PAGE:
I also didn’t feel ready, as swept away with inspiration as I was.
So I went back to the drawing board—notebooks, Google Docs, my home-office whiteboard—and leaned on a few of my writing friends. I had brainstorming discussions with one in particular, who helped me pick apart my new plot devices at every turn. As we dissected these new thoughts, I started putting together a list of books and articles I wanted to read before the holiday season crowded my schedule.
Come 2022, I knew I had to get the ball rolling once more. I refused to return to linguistic stillness, to that paralytic awareness that threatened to stop me from creating again.
I continued working on my trilogy. I refined my list of articles and blogs to read, also finding an impressive amount of academic articles that aligned with topics I was curious about. I even discovered new curiosities after stepping back and realizing my own lines of research. I let the curiosity push me further, buying a handful of books on writing that intrigued me--Outwitting Writer’s Block by Jenna Glatzer and On Writing and Worldbuilding Volume 2 by Timothy Hickson being just two—and rereading my favorite writing books from my teenage years, starting with Immediate Fiction by Jerry Cleaver.
My goal was to immerse myself in the craft of writing as I had been as a teenager, consumed by creativity and its possibilities. My books and notebooks were never far away at that age: reading novels on the bike at the gym, stealing classroom moments to write in the closest notebook, being overcome by a sudden muse while in the shower or taking a walk… It was that very curiosity which led me to my diverse studies in graphic design, rhetoric, and creative writing. I sought to rekindle this new flame in me by paying homage to the first; I respected the work I did then, how well it worked for me, but reminded myself of who I had grown to be. The two will never be the same, and I am all the better for it.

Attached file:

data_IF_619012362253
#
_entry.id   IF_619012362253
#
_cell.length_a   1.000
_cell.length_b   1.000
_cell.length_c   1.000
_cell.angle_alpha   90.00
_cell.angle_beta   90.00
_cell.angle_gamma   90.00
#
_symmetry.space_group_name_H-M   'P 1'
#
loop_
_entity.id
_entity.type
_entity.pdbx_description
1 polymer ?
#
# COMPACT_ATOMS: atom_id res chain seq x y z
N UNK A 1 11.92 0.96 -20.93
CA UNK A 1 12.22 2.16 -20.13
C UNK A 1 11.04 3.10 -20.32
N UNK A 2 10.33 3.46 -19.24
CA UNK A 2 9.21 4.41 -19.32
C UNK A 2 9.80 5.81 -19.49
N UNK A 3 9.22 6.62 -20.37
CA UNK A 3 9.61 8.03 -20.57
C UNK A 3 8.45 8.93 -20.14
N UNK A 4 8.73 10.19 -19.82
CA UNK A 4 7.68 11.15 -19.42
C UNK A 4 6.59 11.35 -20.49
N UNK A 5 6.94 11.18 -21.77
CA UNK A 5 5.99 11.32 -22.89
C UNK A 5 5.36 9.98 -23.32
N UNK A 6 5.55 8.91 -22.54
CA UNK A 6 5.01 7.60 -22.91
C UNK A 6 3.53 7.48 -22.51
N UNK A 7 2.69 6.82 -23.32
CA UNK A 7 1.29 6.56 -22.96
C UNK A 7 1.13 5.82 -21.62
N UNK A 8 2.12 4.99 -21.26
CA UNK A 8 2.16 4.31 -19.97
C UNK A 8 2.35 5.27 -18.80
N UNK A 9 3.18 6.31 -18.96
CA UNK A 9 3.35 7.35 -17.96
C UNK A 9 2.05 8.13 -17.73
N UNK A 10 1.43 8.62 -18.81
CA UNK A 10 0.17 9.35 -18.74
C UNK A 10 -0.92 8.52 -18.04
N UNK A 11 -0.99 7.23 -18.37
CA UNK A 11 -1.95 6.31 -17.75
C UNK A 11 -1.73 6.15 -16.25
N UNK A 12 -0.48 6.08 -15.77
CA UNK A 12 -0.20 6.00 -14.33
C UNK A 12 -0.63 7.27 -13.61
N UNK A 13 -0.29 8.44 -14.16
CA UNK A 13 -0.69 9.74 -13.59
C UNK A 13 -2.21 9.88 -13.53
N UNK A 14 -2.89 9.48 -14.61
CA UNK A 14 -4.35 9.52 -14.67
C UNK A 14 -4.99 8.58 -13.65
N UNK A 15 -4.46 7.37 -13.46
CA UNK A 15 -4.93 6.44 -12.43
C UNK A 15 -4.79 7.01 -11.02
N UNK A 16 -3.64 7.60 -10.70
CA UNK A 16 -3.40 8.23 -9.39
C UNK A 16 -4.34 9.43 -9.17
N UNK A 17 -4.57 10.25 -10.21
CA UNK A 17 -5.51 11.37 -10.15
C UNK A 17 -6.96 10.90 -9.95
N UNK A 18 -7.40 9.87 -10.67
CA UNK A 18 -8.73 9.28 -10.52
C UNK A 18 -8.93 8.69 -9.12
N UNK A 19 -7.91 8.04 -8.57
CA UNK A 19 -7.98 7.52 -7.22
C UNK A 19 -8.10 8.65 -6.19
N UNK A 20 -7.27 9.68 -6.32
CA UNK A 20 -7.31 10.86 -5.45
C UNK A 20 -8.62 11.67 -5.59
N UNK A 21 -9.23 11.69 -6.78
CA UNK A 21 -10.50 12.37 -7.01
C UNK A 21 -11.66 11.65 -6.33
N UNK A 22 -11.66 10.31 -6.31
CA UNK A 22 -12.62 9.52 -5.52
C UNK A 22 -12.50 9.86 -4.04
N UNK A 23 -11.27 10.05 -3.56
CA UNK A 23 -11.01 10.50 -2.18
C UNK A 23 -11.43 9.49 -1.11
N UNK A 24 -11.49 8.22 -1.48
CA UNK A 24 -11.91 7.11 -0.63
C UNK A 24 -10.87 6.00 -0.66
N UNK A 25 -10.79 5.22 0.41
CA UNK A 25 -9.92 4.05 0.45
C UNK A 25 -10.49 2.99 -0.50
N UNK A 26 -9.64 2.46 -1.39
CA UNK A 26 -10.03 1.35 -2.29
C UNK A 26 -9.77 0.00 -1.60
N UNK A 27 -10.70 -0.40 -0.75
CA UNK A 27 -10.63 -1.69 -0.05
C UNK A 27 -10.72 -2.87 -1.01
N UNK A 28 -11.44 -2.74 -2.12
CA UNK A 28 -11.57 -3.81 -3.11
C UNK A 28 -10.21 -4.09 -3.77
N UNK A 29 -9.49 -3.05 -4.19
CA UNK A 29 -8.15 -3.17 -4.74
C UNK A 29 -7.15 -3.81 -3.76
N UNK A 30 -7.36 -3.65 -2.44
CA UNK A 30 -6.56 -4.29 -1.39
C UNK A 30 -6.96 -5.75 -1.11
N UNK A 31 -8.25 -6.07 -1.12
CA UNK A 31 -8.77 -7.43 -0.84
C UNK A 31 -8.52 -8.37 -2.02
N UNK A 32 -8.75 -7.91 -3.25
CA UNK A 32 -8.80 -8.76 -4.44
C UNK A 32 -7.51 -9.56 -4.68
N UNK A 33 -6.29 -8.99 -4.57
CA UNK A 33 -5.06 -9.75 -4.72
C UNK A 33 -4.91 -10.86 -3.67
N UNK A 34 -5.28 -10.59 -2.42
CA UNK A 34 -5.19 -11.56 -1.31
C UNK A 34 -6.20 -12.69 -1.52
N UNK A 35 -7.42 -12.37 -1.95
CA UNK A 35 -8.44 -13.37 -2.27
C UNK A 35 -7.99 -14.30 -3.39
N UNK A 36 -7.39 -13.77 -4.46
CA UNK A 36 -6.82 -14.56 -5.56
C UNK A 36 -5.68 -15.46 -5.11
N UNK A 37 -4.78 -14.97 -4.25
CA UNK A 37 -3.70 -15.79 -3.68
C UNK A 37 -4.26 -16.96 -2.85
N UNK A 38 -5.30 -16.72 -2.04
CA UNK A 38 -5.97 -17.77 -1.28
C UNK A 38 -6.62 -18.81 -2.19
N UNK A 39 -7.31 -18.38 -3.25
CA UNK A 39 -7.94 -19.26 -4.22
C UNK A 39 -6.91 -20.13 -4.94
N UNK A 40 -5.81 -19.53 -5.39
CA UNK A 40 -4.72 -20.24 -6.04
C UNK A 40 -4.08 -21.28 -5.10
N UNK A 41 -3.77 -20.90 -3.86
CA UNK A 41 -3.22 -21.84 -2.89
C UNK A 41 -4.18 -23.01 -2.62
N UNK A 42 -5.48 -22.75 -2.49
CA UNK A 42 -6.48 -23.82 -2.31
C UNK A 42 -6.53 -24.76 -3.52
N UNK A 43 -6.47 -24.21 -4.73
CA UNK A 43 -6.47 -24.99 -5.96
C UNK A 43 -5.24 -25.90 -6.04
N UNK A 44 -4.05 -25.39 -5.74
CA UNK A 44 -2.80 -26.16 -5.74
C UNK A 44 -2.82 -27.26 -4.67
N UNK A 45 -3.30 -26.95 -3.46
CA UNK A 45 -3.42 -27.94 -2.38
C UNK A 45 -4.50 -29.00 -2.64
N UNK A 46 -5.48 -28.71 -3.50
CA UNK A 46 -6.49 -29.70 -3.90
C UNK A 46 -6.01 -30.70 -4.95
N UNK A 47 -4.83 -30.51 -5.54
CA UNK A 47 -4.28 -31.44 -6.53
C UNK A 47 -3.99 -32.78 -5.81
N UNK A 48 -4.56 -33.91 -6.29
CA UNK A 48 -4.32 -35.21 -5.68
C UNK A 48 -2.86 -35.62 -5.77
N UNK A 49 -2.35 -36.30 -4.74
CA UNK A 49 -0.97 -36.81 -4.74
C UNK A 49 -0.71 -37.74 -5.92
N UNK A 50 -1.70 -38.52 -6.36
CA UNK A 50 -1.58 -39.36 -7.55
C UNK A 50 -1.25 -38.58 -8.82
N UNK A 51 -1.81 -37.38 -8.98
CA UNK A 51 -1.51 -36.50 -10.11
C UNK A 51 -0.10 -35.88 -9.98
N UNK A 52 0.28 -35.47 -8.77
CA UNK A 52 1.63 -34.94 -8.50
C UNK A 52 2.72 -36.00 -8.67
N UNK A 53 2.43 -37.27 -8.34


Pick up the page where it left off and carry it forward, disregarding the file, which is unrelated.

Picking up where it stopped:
I’m still not ready to start writing again, but I know in my heart, it’s time. I want to draft all three books of my trilogy by the end of this year, and I cannot do that unless I move from pre-writing to actually writing. I have to conquer my fears and doubts to rebuild my creative confidence. Pre-writing has built some of this confidence back by reminding me that I have the knowledge and tools to solve the problems of my own making, but it’s not enough.
I have to face the page.
So this blog is my pledge, my official act of accountability, to solidify my intent to write 1,000 words a day starting today, May 1, 2022. Disclaimer: I will not be writing every day, but I will be writing most days. I have decided to set the expectation of a 75,000 word draft—50,000 words seems low given my genre, but 100,000 feels far too ambitious. With seven months left of the year, I have time to spare, so there’s no need to try to write each book in a month a la NaNoWriMo style. Instead, I’ve decided to allot 75 days—roughly two and a half months—for each book. Between books one and two, and two and three, I’ve planned for at least a week of rest and planning. I’ve captured those periods in the screenshot below.
In addition to creating this schedule, I have created an Excel spreadsheet to track my efforts: how much I’m writing, when I’m writing, my overall word count, and more. I imagine the last 75 days will be the hardest, since I will be writing the final book during the holiday season. Nevertheless, by December 29, 2022, I will have drafted a complete trilogy!
I hope to chronicle my experience on my blog, if only because I miss writing one. I may begin posting on social media more as well, with snippets of writing (my own and others') that brings me joy. I have a few other ideas in the works, such as bringing back my previous Word Wednesdays, but I’d like to first settle into this new writing routine before adding other forms to it. We’ll see what happens.
Like with my 2021 reading goal, I know even if I fall short, I’ll still land somewhere far closer to where I’d like to be.